Considering two points of view, what is bad in the earnings management? And when does it become illegal? SEC sanctions against companies and firms which break the generally accepted accounting principles are accusing them in fraud. Fraud is “the intentional, deliberate misstatement or omission of material facts, or accounting data, which is misleading and, when considered with all the information made available, would cause the reader to change or alter his or her judgment or decision” (WIEM, 2012). According to SEC, the main fraud feature is intended to deceive. Recording fictitious sales, backdating sales invoices, assets overvaluing, improperly capitalizing expenses and other similar actions are considered to be illegal and are sanctioned.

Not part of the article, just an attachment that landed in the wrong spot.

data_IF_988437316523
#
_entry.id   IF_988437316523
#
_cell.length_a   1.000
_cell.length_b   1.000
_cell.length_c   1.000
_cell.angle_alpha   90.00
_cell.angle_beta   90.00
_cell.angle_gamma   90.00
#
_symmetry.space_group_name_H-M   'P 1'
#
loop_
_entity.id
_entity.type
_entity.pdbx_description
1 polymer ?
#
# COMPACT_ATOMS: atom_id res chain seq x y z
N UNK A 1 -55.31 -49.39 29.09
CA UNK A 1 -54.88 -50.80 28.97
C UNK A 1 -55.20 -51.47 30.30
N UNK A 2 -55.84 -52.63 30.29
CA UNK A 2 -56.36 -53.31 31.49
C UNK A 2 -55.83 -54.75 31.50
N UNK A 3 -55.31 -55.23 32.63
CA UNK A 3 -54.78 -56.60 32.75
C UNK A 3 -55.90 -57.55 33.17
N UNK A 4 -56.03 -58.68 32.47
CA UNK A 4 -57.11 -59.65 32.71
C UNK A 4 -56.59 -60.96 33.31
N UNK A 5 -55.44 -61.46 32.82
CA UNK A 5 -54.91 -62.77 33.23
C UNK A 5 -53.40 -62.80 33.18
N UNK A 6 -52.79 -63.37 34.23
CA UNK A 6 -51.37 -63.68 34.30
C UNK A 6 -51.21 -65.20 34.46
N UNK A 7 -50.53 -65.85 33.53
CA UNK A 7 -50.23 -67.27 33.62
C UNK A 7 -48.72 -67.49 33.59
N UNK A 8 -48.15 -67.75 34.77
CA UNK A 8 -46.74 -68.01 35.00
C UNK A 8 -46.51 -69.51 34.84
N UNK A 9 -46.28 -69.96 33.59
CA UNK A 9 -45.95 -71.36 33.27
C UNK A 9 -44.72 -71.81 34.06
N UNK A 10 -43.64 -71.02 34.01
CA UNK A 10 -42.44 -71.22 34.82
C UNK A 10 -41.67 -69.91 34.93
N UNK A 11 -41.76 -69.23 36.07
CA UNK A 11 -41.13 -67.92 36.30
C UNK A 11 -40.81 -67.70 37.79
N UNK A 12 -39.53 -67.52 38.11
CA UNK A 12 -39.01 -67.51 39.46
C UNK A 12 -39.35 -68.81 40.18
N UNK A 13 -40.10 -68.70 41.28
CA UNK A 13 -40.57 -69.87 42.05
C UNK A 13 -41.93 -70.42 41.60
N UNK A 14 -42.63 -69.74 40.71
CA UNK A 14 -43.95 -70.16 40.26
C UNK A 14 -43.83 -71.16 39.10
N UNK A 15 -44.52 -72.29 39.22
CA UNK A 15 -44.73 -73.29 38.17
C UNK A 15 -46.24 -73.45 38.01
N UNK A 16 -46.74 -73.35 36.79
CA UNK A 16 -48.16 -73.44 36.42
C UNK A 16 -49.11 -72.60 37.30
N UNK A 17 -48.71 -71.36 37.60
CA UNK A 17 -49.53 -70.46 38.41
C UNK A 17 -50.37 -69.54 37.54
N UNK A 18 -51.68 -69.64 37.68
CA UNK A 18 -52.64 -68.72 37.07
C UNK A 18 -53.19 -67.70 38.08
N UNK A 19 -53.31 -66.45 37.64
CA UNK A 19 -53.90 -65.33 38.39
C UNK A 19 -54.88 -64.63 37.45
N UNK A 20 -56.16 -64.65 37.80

The main problem of the earnings management is that there is no clear posted limit beyond which a choice is obvious illegal, no measures of what is appropriate and what is not. Thus, earnings management actions are considered illegal when the estimate amount is extreme and legal when it is reasonable. The slippery slope of it may lead to a fraud accusation and loss of the company’s positive performance. It is an executive’s decision to engage in a small amount of earnings management. In most cases the manager strongly believes that his or her firm is just experiencing a bad quarter and to cover up the problem is the best decision for everyone involved: employees, customers, creditors and shareholders. But often things do not turn around as was expected and manager continues to manage earnings in increasing amount, which leads to a fraud commitment and heavy penalties paying. The slippery slope of the earnings management is in its quick progress to severe earnings management, which is not easy to stop and turn into the overly aggressive revenue recognition practice. Catherine Schrand writes that “managers often …. are not necessarily trying to hurt anyone, but they ended up being in a position where they felt it was the only way to get out of a bad situation” (Schrand, 2010). Analyzing the reasons of the slippery slope, SEC recognizes two types of the fraud: premeditated, which aimed to deceive from the beginning, and accidental, which is mentioned earlier.